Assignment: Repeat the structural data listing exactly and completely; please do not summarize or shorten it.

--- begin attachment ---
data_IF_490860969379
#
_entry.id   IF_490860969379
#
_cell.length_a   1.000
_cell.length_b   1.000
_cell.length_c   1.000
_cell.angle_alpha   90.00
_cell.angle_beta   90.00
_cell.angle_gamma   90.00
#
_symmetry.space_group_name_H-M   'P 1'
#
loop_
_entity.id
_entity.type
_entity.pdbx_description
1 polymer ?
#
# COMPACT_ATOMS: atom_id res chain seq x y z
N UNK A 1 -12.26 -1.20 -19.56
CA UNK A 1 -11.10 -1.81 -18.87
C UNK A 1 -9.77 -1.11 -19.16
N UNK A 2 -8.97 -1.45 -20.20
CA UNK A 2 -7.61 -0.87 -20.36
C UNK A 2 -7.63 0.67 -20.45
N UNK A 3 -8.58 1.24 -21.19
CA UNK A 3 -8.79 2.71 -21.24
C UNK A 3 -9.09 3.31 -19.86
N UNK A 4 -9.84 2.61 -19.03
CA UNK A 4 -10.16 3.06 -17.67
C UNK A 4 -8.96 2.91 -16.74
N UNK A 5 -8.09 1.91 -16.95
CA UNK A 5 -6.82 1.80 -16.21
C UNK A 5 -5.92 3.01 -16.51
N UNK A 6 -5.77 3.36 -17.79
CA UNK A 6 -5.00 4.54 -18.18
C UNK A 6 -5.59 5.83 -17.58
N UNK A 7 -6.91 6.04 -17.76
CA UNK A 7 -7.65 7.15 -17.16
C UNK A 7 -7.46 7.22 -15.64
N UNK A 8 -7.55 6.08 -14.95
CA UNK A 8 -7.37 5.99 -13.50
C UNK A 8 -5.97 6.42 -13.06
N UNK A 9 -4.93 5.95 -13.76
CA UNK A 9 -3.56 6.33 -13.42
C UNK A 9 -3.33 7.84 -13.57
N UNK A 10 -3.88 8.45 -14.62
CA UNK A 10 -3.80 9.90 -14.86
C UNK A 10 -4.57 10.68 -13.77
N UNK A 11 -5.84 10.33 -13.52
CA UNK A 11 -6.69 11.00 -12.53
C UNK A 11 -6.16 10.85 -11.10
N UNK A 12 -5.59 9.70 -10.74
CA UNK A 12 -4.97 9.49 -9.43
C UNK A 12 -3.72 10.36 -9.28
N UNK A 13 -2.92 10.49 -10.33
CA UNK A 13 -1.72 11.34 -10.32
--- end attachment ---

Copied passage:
data_IF_490860969379
#
_entry.id   IF_490860969379
#
_cell.length_a   1.000
_cell.length_b   1.000
_cell.length_c   1.000
_cell.angle_alpha   90.00
_cell.angle_beta   90.00
_cell.angle_gamma   90.00
#
_symmetry.space_group_name_H-M   'P 1'
#
loop_
_entity.id
_entity.type
_entity.pdbx_description
1 polymer ?
#
# COMPACT_ATOMS: atom_id res chain seq x y z
N UNK A 1 -12.26 -1.20 -19.56
CA UNK A 1 -11.10 -1.81 -18.87
C UNK A 1 -9.77 -1.11 -19.16
N UNK A 2 -8.97 -1.45 -20.20
CA UNK A 2 -7.61 -0.87 -20.36
C UNK A 2 -7.63 0.67 -20.45
N UNK A 3 -8.58 1.24 -21.19
CA UNK A 3 -8.79 2.71 -21.24
C UNK A 3 -9.09 3.31 -19.86
N UNK A 4 -9.84 2.61 -19.03
CA UNK A 4 -10.16 3.06 -17.67
C UNK A 4 -8.96 2.91 -16.74
N UNK A 5 -8.09 1.91 -16.95
CA UNK A 5 -6.82 1.80 -16.21
C UNK A 5 -5.92 3.01 -16.51
N UNK A 6 -5.77 3.36 -17.79
CA UNK A 6 -5.00 4.54 -18.18
C UNK A 6 -5.59 5.83 -17.58
N UNK A 7 -6.91 6.04 -17.76
CA UNK A 7 -7.65 7.15 -17.16
C UNK A 7 -7.46 7.22 -15.64
N UNK A 8 -7.55 6.08 -14.95
CA UNK A 8 -7.37 5.99 -13.50
C UNK A 8 -5.97 6.42 -13.06
N UNK A 9 -4.93 5.95 -13.76
CA UNK A 9 -3.56 6.33 -13.42
C UNK A 9 -3.33 7.84 -13.57
N UNK A 10 -3.88 8.45 -14.62
CA UNK A 10 -3.80 9.90 -14.86
C UNK A 10 -4.57 10.68 -13.77
N UNK A 11 -5.84 10.33 -13.52
CA UNK A 11 -6.69 11.00 -12.53
C UNK A 11 -6.16 10.85 -11.10
N UNK A 12 -5.59 9.70 -10.74
CA UNK A 12 -4.97 9.49 -9.43
C UNK A 12 -3.72 10.36 -9.28
N UNK A 13 -2.92 10.49 -10.33
CA UNK A 13 -1.72 11.34 -10.32